Asylum in the United States requires that an individual prove that they have been persecuted, or have a well-founded fear of persecution, on account of their race, religion, nationality, political opinion, or membership in a particular social group (“PSG”). This article deals with recent changes in the legal standard for PSG-based asylum claims.
PSG-based asylum applicants have traditionally had to demonstrate that membership in the claimed group is based on an immutable characteristic—i.e., a characteristic that they cannot change or should not be required to change. See Matter of Acosta, 19 I&N Dec. 211 (BIA 1985). But, in 2008, the Board of Immigration Appeals (“BIA”) issued two decisions which added two new elements to the PSG standard and made it decidedly more difficult to win an asylum claim. In Matter of S-E-G-, 24 I&N Dec. 579 (BIA 2008), and Matter of E-A-G-, 24 I&N 591 (BIA 2008), the BIA began requiring asylum applicants to prove that their proposed PSG’s were “socially visible” and able to be defined with particularity. These two new elements were quickly criticized by both immigration attorneys and the federal courts for being unclear, overly harsh, and a sharp departure from precedent. Two of the strongest criticisms were that the BIA was requiring that membership in a group be visible on-sight, and that it was unclear whether the PSG needed to be visible to society at large, or to the persecutor, or both. In response to these criticisms the BIA recently reconsidered social visibility and particularity in Matter of W-G-R-, 26 I&N Dec. 208 (BIA 2014), and Matter of M-E-V-G-, 26 I&N Dec. 227 (BIA 2014).
In these two cases the BIA attempted to clarify how the two new elements should be applied, as well as answer criticisms of the BIA’s reasoning in adopting social visibility and particularity. For the asylum applicant, the important takeaway is that the standard for establishing a PSG is still a stringent one. The BIA renamed the social visibility test to “social distinction,” and stated that it did not require on-sight visibility. But, importantly, it also stated that the group must be perceived as a group by more than just the persecutors—a curious requirement when asylum applicants face the threat of serious injury or death because they are viewed by their persecutors as a group. With respect to particularity, the BIA doubled down. It not only reaffirmed particularity as a requirement for a valid PSG, but seemed to state, in dicta, that such a group must be homogenous or uniform. This means, for example, that a group that included members of any age, sex, or background—such as opposition to female genital mutilation (an already-established PSG)—could be denied recognition by the BIA if it did not contain other limiting characteristics.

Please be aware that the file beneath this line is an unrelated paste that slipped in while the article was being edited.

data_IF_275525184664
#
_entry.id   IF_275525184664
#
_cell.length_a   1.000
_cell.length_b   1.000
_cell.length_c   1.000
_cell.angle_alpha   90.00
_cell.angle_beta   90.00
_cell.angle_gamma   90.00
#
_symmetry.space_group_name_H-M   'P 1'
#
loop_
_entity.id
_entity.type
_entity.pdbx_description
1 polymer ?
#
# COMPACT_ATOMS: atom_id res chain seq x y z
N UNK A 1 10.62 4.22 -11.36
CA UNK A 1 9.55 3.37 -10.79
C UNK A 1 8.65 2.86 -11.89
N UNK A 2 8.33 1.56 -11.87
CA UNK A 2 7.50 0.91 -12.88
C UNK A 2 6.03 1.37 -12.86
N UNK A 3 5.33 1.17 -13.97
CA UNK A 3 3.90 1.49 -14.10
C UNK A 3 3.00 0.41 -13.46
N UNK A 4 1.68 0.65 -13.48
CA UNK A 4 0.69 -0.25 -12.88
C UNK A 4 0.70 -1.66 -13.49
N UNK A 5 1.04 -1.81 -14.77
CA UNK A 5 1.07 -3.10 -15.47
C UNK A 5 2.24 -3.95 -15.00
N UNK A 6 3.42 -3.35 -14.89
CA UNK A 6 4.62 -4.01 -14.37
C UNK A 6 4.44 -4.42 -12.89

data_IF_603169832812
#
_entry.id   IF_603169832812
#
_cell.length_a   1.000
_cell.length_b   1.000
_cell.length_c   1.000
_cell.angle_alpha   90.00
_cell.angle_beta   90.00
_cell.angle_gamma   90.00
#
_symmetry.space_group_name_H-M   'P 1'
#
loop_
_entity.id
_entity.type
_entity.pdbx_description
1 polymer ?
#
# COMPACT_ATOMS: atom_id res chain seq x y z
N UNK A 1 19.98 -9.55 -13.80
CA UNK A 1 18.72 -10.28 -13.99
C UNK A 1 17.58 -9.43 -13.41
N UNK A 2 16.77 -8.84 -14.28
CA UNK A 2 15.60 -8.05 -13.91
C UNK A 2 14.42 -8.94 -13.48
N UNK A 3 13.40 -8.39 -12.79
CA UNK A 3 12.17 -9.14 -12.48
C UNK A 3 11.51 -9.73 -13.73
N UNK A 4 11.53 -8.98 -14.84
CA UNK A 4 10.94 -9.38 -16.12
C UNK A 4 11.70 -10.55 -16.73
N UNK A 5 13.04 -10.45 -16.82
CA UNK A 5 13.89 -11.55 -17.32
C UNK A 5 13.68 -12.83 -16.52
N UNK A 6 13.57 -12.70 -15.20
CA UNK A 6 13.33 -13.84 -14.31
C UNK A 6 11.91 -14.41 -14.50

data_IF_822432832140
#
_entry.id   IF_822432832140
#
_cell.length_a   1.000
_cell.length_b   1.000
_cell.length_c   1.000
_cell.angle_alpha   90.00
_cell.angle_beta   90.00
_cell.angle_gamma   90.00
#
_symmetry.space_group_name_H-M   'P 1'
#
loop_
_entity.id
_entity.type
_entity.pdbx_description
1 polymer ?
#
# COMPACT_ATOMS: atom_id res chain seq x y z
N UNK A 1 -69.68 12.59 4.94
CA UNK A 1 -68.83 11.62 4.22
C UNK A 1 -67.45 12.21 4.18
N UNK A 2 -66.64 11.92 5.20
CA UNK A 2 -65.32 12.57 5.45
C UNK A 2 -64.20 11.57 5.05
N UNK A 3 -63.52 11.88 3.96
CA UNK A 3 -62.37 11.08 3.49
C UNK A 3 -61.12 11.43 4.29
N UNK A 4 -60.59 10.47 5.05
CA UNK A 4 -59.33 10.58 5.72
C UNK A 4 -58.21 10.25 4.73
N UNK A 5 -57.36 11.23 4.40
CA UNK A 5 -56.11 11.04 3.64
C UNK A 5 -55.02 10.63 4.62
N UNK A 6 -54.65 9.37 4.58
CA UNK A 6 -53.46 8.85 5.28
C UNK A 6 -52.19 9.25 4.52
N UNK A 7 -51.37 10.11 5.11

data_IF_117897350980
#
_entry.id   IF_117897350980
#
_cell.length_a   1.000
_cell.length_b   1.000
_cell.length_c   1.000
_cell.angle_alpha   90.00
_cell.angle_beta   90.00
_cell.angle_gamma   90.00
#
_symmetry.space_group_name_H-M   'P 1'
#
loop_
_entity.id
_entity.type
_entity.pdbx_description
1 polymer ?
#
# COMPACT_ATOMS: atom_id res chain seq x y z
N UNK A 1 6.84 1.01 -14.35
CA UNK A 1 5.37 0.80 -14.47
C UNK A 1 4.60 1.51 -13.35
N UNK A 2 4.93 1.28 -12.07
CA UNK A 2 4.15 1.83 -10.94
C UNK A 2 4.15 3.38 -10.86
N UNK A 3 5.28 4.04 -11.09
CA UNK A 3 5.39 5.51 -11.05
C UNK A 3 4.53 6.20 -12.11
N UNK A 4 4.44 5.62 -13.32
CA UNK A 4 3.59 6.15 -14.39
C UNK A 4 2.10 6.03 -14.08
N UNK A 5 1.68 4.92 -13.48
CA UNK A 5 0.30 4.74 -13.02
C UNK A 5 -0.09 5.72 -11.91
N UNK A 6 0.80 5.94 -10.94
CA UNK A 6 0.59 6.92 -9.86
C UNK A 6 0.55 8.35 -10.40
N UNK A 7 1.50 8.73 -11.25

What does this mean for the potential asylum applicant? First, unfortunately, the BIA has created something of a catch-22. The use of commonly used descriptors, like former child soldier, is likely not specific enough to satisfy the particularity test, but, once an applicant starts using specific limiting characteristics, they have created a group (such as former child soldiers who were recruited under the age of 15) that is not recognized by society at large. Second, the requirement that a PSG is recognized by ‘society’ means that an applicant must provide significant sociological evidence about the country in question—a difficult and time-consuming process. In conclusion, the current legal standard means that individuals applying for asylum based on membership in a particular social group should strongly consider contacting a reputable immigration attorney to assist in navigating the obstacles to establishing membership in a valid PSG.